Our study confirmed the findings of previous studies that in young adult rats, NOX2 inhibition with apocynin prior to MCAO significantly improved total stroke volume and functional outcome. We demonstrated that much of the improvement in brain injury in young adult rats following MCAO was due to improved striatal infarct volume, lessened edema formation, and decreased BBB disruption. Understanding the effects of ischemic brain injury in reproductively senescent females is an understudied yet important area of research as females have an increased overall stroke burden (Lloyd-Jones D, et al. 2009). Recent studies indicate that gender plays a role in some mechanistic pathways following brain injury and recovery after stroke (De Silva et al., 2009; McCullough LD et al., 2005). Our current results argue against gender-related differences in NADPH oxidase activity, as results obtained from young adult female rats in our study were comparable to young adult male rats used in previous studies (Tang et al., 2007; Tang et al., 2008; Yenari MA et al., 2006; Kahles T et al., 2007); however, further investigation will need to be done to ascertain if these findings hold true in aged rats.

The decreased SOD and GPx activity observed in aged rats supports the “free radical theory of aging”, which contends that age-related diseases result from increased generation of reactive oxygen species (Harman D, 1994) and decreased antioxidant enzyme activity (Azhar S et al., 1995; Abete P et al., 1999). However, in concurrence with other studies (Meng et al., 2007; Goto et al., 1999), catalase activity and protein oxidation were unchanged due to the aging process. The brain, having a high metabolic rate and lack of metabolic reserves, possesses an increased concentration of mitochondria compared to other organs. Thus the brain is more resistant to lipid peroxidation (Meyer et al., 2004), perhaps due to break down of MDA by mitochondrial aldehyde dehydrogenase (Siu and Draper, 1982). Hypoxia and brain injury show elevated MDA, however, this increase is only seen at early time points, between 1 and 3 h (Lo W et al., 2007; Wang Q et al., 2006; Pantke et al., 1999). Due to the early formation and stability of protein carbonyl (Pantke et al., 1999), we propose that it is a better indicator than TBARS of oxidative damage in the brain at 24h after MCAO.

Inhibition of NOX2 with apocynin has recently gained momentum as a therapeutic option for treatment of acute ischemic stroke (Tang et al., 2007; Wang Q et al., 2006; Kahles T et al., 2007) as several studies demonstrate that administration of apocynin (5–50 mg/kg; i.p.) in young rodents prior to MCAO attenuated superoxide production, infarct volume (Tang et al., 2007), neuronal death, activated microglia (Wang Q et al., 2006) and edema formation (Kahles T et al., 2007). Interestingly though, route of administration may play a role in apocynin toxicity as a recent study reported that when apocynin (5 mg/kg) was administered intravenously prior to MCAO, rodents exhibited larger cerebral hemorrhages in both hemispheres and increased mortality (Tang et al., 2008). These opposing findings suggest that the activation, mechanism of action, and toxicity of apocynin are still poorly understood and further studies are necessary, especially before any therapeutic use of NOX2 inhibition is pursued in clinical trials.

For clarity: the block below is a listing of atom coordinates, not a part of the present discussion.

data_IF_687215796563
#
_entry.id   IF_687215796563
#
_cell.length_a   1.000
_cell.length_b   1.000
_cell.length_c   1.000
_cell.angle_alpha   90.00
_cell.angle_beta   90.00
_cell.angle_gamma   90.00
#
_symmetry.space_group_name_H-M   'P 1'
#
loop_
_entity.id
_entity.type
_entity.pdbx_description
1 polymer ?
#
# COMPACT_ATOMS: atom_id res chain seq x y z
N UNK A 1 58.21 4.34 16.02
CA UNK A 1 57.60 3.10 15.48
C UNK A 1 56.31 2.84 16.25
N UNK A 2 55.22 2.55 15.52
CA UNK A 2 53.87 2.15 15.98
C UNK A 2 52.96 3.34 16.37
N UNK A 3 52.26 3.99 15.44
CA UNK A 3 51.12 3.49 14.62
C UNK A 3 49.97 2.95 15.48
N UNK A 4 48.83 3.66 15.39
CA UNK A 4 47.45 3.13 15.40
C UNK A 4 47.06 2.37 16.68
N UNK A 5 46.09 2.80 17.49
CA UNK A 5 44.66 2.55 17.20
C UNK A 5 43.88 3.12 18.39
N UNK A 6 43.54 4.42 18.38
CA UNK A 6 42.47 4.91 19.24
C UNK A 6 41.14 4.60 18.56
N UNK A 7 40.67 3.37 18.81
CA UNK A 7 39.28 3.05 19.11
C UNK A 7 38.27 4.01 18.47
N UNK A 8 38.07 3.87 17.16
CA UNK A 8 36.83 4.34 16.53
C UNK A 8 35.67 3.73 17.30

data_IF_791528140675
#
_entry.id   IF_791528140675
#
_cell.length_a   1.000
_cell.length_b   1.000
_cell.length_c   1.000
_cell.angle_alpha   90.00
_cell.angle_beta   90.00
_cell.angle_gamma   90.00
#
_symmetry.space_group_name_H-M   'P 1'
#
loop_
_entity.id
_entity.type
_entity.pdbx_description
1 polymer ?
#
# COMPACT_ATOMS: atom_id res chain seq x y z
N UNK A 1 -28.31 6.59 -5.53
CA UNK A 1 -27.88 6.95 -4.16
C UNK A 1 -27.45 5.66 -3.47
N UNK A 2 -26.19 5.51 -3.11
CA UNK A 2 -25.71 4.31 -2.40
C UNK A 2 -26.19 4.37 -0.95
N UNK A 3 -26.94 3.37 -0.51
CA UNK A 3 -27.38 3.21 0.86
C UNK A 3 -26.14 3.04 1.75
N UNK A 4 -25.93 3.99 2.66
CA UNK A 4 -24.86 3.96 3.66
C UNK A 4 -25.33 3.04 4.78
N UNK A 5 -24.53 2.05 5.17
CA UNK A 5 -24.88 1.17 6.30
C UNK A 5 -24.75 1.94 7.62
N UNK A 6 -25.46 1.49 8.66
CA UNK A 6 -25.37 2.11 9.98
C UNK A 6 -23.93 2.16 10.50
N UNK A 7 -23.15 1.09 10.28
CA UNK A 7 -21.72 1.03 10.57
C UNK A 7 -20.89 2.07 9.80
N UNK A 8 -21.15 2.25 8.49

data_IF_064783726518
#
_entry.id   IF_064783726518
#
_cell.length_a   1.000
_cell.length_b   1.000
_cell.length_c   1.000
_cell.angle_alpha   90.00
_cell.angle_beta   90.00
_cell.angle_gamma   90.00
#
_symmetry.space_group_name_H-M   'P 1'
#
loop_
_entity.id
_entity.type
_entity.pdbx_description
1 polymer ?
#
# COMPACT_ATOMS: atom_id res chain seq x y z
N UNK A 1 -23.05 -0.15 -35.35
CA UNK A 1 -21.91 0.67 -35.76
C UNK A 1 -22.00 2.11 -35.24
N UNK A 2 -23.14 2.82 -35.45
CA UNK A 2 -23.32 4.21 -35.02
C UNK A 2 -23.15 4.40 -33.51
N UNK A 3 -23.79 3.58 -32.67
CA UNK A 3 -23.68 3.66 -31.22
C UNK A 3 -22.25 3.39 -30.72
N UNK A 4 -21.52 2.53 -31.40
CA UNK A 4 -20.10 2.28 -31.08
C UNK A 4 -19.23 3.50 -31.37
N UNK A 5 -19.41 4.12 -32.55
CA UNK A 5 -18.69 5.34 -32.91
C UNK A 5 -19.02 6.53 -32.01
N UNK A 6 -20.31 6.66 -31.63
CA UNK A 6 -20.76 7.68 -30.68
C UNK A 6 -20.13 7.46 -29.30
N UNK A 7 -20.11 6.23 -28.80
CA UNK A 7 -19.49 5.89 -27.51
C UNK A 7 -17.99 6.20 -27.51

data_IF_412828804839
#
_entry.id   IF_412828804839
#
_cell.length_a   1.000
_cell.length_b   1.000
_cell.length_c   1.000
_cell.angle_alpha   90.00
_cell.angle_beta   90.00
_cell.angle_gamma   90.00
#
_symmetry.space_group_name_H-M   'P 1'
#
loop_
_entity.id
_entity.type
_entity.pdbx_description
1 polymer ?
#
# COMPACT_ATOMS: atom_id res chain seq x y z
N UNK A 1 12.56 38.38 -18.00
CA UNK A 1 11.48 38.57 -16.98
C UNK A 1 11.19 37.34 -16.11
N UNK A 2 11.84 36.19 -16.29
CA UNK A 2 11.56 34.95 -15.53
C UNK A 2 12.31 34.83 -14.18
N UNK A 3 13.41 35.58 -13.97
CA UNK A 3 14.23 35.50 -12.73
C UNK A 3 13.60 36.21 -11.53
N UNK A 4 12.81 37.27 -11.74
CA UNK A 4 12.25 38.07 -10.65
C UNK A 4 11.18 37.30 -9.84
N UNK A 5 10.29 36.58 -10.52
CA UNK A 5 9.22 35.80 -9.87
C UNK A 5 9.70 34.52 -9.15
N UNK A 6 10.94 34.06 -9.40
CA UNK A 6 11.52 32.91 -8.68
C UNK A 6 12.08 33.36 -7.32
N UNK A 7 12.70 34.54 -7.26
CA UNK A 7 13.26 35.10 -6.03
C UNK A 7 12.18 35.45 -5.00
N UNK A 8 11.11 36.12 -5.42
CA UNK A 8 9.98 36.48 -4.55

In this study, young adult apocynin-treated rats exhibited decreased GPx activity and increased protein oxidation after MCAO and reperfusion, possibly as a consequence of unactivated apocynin, which acts as a pro-oxidant by decreasing the glutathione to glutathione disulfide ratio (Riganti et al., 2006). Unactivated apocynin promotes hydrogen peroxide production and increases protein carbonyl formation (Riganti et al., 2006; Ciolino and Levine, 1997). Unactivated apocynin must be activated to inhibit NOX2 (Stefanska and Pawliczak, 2008). Activation of apocynin by myeloperoxidase (MPO) forms an apocynin dimer, which prevents recruitment of the cytosolic proteins and thereby inhibits NADPH oxidase activation (Stefanska and Pawliczak, 2008). In pathologic inflammatory conditions MPO is elevated (Tsimikas, 2008). In particular, aged animals exhibit exacerbated inflammatory cell infiltration (DiNapoli VA et al., 2008) and worsened stroke volume which produces increased MPO expression (Romanos et al., 2007). The positive correlation between MPO expression and apocynin activation suggests enhanced NOX2 inhibition with age. Data gathered from young animals suggest that increased NOX2 inhibition results in a favorable outcome. In direct contrast, our data show that aged rats exhibit exacerbated edema formation and increased mortality. We conclude that inhibition of NOX2 with apocynin exacerbates stroke injury in the aged rat and would be a poor choice for clinical treatment of stroke.

Results from models utilizing aged animals are increasingly divergent from those in young adult animals. Evidence collected from aged animal models (DiNapoli VA et al., 2008; DiNapoli VA et al., 2006; Badan I et al., 2003; Popa-Wagner et al., 2007; Schroeder E et al., 2003) suggests that, in addition to exacerbated brain injury and persistent functional deficit after stroke, changes are occurring in the contralateral hemisphere. Disregarding the aging process in stroke research may be an important and yet overlooked mechanism resulting in failure to produce clinically applicable therapies.